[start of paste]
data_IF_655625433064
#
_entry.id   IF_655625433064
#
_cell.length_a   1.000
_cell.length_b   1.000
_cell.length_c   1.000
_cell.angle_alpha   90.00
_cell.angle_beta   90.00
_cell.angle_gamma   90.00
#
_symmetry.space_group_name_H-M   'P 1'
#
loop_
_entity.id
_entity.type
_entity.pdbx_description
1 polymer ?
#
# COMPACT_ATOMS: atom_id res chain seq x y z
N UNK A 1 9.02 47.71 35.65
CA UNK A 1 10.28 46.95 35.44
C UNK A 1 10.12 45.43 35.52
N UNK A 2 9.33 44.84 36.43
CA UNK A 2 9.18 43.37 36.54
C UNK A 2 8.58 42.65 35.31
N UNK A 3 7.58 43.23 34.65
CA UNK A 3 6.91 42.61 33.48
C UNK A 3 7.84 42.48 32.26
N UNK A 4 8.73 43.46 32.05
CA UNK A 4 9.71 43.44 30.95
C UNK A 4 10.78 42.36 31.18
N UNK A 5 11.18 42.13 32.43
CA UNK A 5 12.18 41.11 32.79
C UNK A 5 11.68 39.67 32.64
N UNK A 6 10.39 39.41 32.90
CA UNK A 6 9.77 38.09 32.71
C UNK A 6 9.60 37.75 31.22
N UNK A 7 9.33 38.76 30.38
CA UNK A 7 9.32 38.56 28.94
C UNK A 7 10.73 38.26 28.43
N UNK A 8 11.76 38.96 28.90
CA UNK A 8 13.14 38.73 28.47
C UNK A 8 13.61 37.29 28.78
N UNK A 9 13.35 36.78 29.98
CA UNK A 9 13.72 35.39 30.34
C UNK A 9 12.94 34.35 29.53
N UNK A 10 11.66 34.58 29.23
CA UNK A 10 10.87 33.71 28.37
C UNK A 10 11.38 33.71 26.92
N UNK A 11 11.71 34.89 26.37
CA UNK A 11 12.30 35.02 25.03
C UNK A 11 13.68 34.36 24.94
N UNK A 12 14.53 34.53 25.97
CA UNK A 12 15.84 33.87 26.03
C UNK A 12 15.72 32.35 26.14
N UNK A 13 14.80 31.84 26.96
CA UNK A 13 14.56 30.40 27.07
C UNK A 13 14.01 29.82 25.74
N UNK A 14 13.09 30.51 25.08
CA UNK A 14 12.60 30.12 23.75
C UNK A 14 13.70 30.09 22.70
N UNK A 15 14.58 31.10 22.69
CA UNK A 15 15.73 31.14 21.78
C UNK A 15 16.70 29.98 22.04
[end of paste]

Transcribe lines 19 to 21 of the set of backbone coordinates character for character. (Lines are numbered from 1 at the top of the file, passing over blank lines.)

#
# COMPACT_ATOMS: atom_id res chain seq x y z
N UNK A 1 9.02 47.71 35.65